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  • log-queries-not-using-indexes logs results using index

    I'm having a weird problem where one of my queries that's using an index gets logged when the "log-queries-not-using-indexes" option is used in my.ini.

    The query:

    mysql> explain select data.img_url from data,popular where data.model_no= popular.model_no order by popular.popularity desc,popular.y_popularity desc limit 80;+----+-------------+---------+-------+---------------+-----------+---------+--------------------------------+-------+-------------+| id | select_type | table | type | possible_keys | key | key_len | ref | rows | Extra |+----+-------------+---------+-------+---------------+-----------+---------+--------------------------------+-------+-------------+| 1 | SIMPLE | popular | index | PRIMARY,icode | iboth | 10 | NULL | 12139 | Using index || 1 | SIMPLE | data | ref | imodel_no | imodel_no | 130 | odata.popular.model_no | 1 | |+----+-------------+---------+-------+---------------+-----------+---------+--------------------------------+-------+-------------+2 rows in set


    In the log:

    # Query_time: 0 Lock_time: 0 Rows_sent: 80 Rows_examined: 160select data.img_url from data,popular where data.model_no= popular.model_no order by popular.popularity desc,popular.y_popularity desc limit 80;


    Also, what's weird is under EXPLAIN is states PRIMARY,icode as possible keys, but uses iboth (iboth is a normal index on popularity,y_popularity)

    I am using MYSQL 5.0.45

    Any ideas what's going on here?

  • #2
    Quote:


    (iboth is a normal index on popularity,y_popularity)


    that's impossible, it must contain popular.model_no also for this explain output to appear. And that's where the order is important: popularity,y_popularity should be a prefix for this query.

    Comment


    • #3
      These are the indexes on popular:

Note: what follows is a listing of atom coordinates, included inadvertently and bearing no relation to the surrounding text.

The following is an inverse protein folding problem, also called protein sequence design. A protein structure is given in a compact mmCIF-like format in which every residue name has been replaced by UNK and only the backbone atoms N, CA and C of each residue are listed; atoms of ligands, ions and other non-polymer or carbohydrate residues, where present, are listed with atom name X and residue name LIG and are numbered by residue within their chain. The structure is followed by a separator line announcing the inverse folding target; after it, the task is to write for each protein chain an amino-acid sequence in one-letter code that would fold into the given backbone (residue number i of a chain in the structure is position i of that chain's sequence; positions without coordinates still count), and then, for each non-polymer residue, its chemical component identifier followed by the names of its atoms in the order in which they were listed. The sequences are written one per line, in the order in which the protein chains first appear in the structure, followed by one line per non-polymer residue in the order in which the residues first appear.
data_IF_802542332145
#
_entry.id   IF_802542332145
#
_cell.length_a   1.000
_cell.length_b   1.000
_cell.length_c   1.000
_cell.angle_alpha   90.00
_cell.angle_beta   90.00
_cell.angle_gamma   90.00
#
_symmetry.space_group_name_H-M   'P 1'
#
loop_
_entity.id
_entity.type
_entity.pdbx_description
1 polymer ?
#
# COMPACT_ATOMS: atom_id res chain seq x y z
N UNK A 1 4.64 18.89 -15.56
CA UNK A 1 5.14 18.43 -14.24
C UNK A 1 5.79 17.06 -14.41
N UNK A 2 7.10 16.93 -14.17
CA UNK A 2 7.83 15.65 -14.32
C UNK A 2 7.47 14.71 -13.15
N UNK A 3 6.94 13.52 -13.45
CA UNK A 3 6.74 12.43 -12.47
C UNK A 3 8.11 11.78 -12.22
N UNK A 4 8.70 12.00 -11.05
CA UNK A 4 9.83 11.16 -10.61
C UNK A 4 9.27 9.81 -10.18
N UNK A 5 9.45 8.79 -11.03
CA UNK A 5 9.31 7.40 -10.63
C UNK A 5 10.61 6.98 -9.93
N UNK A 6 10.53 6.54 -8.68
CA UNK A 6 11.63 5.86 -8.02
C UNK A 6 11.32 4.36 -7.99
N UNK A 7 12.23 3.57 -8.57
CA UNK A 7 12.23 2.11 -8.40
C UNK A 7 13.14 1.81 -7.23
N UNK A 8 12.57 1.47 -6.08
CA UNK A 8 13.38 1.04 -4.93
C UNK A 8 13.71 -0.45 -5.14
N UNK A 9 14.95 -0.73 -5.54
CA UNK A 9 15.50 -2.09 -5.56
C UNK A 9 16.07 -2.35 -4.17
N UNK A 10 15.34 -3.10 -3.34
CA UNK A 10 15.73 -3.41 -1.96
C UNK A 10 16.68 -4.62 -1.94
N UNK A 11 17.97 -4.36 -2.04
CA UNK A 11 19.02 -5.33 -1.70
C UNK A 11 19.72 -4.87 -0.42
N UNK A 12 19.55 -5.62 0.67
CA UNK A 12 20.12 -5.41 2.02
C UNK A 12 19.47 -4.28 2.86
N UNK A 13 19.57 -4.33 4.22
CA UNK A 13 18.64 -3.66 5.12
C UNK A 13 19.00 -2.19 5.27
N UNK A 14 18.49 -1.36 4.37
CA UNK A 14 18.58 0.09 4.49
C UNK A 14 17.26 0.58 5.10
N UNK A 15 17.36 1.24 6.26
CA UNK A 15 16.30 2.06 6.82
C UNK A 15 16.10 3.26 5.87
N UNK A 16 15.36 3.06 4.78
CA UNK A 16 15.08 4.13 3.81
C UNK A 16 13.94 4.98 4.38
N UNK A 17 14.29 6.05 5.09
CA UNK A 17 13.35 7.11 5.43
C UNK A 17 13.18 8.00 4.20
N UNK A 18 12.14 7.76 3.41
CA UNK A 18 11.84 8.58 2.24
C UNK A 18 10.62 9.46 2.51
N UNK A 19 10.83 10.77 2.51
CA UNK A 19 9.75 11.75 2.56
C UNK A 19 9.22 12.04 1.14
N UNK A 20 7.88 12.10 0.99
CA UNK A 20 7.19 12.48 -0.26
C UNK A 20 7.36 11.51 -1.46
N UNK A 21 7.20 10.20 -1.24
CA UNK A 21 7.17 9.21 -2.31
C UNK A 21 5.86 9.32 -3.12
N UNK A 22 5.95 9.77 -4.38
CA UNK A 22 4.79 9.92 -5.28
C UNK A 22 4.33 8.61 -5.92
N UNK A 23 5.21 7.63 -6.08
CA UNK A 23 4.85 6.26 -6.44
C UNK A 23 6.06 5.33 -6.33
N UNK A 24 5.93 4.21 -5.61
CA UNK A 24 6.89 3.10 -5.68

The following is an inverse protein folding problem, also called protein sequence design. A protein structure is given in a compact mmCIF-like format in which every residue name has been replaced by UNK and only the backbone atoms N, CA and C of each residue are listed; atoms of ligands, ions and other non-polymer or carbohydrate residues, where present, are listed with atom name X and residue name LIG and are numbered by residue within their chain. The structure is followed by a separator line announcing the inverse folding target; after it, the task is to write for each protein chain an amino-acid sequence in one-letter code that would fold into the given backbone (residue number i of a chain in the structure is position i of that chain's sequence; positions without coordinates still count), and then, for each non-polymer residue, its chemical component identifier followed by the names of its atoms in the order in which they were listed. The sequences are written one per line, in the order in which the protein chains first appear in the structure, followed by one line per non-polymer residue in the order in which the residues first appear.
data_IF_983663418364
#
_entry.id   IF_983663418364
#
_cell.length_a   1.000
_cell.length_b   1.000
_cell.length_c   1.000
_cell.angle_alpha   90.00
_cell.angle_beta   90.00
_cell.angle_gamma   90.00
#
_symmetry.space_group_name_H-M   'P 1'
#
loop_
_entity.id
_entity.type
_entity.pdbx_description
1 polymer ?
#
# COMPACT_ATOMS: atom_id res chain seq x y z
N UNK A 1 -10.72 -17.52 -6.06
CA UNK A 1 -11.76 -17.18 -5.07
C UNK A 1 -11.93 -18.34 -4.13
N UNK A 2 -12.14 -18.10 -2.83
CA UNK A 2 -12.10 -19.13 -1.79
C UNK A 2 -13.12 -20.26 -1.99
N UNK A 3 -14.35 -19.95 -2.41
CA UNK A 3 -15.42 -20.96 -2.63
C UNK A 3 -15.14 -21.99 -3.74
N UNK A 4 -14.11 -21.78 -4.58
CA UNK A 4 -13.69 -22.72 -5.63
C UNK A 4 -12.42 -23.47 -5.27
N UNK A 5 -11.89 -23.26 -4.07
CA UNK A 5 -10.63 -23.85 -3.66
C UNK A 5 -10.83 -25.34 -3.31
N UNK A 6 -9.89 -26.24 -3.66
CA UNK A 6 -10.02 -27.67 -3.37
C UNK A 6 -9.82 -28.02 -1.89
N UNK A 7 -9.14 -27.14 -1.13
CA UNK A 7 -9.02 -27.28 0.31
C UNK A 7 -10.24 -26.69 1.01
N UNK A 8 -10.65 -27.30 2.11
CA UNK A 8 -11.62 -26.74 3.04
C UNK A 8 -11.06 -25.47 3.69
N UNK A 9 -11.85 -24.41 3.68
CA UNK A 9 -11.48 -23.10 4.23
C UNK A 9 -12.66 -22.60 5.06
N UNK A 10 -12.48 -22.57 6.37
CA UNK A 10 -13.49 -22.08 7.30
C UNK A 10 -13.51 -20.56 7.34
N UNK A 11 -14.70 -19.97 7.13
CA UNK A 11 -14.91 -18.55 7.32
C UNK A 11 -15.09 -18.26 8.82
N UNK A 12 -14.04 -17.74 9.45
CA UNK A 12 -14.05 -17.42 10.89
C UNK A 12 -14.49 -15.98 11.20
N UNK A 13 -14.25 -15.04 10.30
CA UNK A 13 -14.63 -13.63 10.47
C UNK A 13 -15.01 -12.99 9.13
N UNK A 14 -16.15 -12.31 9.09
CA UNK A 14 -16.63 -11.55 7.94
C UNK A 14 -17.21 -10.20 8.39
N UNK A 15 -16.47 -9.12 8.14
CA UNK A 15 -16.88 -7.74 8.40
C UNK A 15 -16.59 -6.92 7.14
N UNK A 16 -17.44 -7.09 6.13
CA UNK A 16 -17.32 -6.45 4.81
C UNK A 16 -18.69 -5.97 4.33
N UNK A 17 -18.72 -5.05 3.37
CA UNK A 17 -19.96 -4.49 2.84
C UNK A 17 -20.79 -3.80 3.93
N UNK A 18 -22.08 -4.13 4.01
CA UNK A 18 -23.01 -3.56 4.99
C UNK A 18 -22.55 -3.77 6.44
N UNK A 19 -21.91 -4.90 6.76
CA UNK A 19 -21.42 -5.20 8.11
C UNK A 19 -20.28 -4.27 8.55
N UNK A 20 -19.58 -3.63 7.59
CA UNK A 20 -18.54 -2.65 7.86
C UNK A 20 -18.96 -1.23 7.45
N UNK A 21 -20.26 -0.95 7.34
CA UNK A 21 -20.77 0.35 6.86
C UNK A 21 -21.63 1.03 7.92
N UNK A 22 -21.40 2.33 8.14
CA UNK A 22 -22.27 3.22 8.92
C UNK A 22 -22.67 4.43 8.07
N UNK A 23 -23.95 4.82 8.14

mysql> show indexes from popular;+---------+------------+----------+--------------+--------------+-----------+-------------+----------+--------+------+------------+---------+| Table | Non_unique | Key_name | Seq_in_index | Column_name | Collation | Cardinality | Sub_part | Packed | Null | Index_type | Comment |+---------+------------+----------+--------------+--------------+-----------+-------------+----------+--------+------+------------+---------+| popular | 0 | PRIMARY | 1 | model_no | A | 14583 | NULL | NULL | | BTREE | || popular | 1 | icode | 1 | model_no | A | 14583 | NULL | NULL | | BTREE | || popular | 1 | ipop | 1 | popularity | A | 1 | NULL | NULL | YES | BTREE | || popular | 1 | iypop | 1 | y_popularity | A | 441 | NULL | NULL | YES | BTREE | || popular | 1 | iboth | 1 | popularity | A | 123 | NULL | NULL | YES | BTREE | || popular | 1 | iboth | 2 | y_popularity | A | 1041 | NULL | NULL | YES | BTREE | |+---------+------------+----------+--------------+--------------+-----------+-------------+----------+--------+------+------------+---------+6 rows in set

      Comment


      • #4
        When you enable log-queries-not-using-indexes, MySQL logs queries that do not use an index to restrict the result set, which is the case here. The "Using Index" in your explain results just means that the table in question (popularity) is not being read at all, and instead everything that is needed from it (model_no, popularity, y_popularity) is in in the index and may be retrieved with an index scan. For this explain to make sense given your indexes, you must be using InnoDB, since all secondary indexes must also contain the primary key. That's why the iboth index can be used to satisfy the popularity table's role in this query.

        Comment


        • #5
          vgatto is right, and the indices icode and ipop are redundant.

          Comment


          • #6
            Thanks for your replies

            vgatto - I am guessing that this is the fastest solution as popular is not read at all? (even though an index is not being used to refine the results?)

            gmouse - thanks for highlighting the redundant indexes, I've removed these now

            Comment


            • #7
              I have these additional comments:

              This option actually logs queries that don't use any index, and queries that don't use a "good" index. Also, it's quite possible for MySQL to use a different query plan at the time of execution than the one you see later with EXPLAIN. Just some things to keep in mind.

              Comment


              • #8
                Are you saying the query is inefficient, that's why it's coming up in the log?

                Comment


                • #9
                  What he is saying, is that the EXPLAIN output might not show the actual execution plan. The only way you can be sure, is by looking at the "Rows_sent: 80 Rows_examined: 160" part.

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